In the last 20 years or so, the 1994 genocide in Rwanda has inspired a number of creative writers who were eager to represent that genocide itself, its aftermath and, in some cases, the situation that they perceived as paving the way for it decades before it occurred. Unlike other parts of Africa, where the novel already has a deeply rooted tradition, the Rwandan novel is a recent phenomenon that dates back to the late 1990s. In this book, the author focuses on 11 Rwandan-authored novels of genocide, which he considers to be excellent memory texts that reveal a lot about memory processes in post-genocide Rwanda. The author argues that the freedom the novelists enjoy to create their own Rwanda enables them to explore the most controversial aspects of the relationships amongst the Hutu and the Tutsi, the main ethnic groups in Rwanda. Unlike non-fiction writers who are restricted by their discipline-specific constraints and ethical considerations, novelists use their invented Rwanda to expose ethnicity-related issues in a less formal, and often provocative, way. In so doing, however, they seem to exacerbate tensions, by for instance stereotyping the ethnic Other, by providing the ethnic Other with certain attributes and memory-loaded names, and by embracing certain ideological truths.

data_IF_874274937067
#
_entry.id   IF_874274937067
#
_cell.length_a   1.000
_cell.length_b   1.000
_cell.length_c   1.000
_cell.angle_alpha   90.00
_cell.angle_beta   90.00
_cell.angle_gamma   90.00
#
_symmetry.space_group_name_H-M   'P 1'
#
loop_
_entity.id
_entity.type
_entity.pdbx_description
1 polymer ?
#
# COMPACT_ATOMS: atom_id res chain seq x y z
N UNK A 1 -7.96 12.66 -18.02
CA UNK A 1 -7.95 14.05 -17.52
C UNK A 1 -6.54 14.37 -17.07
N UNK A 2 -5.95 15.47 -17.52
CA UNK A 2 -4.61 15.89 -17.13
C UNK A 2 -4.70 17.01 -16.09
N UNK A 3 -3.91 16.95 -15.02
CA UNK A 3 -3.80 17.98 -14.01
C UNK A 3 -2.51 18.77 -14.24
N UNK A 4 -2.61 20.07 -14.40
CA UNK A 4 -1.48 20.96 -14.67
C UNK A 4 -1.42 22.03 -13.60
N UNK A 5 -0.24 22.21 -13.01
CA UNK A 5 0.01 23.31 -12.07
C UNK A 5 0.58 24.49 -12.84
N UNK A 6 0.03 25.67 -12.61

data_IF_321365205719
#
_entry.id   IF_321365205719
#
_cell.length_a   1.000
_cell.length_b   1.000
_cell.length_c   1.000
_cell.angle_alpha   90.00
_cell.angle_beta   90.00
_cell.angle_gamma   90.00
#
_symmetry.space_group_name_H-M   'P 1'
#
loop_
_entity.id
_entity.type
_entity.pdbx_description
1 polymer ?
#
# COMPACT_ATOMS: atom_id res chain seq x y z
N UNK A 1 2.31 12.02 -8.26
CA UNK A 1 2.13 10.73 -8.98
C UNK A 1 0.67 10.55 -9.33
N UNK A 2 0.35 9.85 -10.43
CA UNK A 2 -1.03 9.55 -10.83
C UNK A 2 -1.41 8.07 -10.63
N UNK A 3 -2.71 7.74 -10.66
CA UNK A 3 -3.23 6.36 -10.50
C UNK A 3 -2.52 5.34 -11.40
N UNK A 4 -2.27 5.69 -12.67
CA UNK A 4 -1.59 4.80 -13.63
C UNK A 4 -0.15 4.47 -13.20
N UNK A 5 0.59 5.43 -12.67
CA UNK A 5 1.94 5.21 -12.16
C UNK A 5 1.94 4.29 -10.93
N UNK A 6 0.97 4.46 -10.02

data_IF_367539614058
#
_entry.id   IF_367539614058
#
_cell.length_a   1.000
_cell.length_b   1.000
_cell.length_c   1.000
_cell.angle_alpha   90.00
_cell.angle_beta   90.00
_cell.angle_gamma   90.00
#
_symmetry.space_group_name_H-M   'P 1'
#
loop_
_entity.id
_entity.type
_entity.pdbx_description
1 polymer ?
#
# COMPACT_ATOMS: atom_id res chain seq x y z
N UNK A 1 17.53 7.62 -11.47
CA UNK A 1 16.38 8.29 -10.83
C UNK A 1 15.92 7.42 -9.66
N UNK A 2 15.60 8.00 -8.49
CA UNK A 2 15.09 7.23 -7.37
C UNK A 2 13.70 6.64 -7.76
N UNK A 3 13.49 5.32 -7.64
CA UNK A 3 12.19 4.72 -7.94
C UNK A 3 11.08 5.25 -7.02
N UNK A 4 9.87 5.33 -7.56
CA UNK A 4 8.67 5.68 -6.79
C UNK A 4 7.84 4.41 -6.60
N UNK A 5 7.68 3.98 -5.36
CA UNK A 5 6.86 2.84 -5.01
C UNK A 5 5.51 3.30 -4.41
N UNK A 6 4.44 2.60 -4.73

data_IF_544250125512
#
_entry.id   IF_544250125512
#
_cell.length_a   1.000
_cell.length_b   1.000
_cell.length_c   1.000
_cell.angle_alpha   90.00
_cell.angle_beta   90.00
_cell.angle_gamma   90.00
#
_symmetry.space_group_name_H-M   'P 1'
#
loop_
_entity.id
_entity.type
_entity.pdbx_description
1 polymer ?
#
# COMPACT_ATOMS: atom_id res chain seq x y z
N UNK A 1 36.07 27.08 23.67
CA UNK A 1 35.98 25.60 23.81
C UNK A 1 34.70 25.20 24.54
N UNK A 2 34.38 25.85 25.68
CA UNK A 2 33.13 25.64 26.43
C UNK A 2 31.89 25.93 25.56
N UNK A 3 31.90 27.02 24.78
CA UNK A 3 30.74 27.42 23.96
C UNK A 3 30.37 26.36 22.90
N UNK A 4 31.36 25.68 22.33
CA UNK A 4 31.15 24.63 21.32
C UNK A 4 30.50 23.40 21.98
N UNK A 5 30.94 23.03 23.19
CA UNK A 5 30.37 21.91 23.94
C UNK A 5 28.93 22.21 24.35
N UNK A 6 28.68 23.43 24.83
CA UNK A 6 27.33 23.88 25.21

As a follow up to Complexities and Dangers of Remembering and Forgetting in Rwanda [Volume 1 of the Memory Traps series, 2013], Novels of Genocide invites scholars, researchers, students and all those interested in collective memory, genocide studies, fiction, and propaganda studies, to go beyond the traditional fiction-versus-reality dichotomy, and to look at post-genocide Rwanda through the lenses of fiction. The author engages six Tutsi-authored novels and five Hutu-authored counterparts and contends that what happens in fictional Rwanda is so close to, and highly instructive about, what happens in real Rwanda.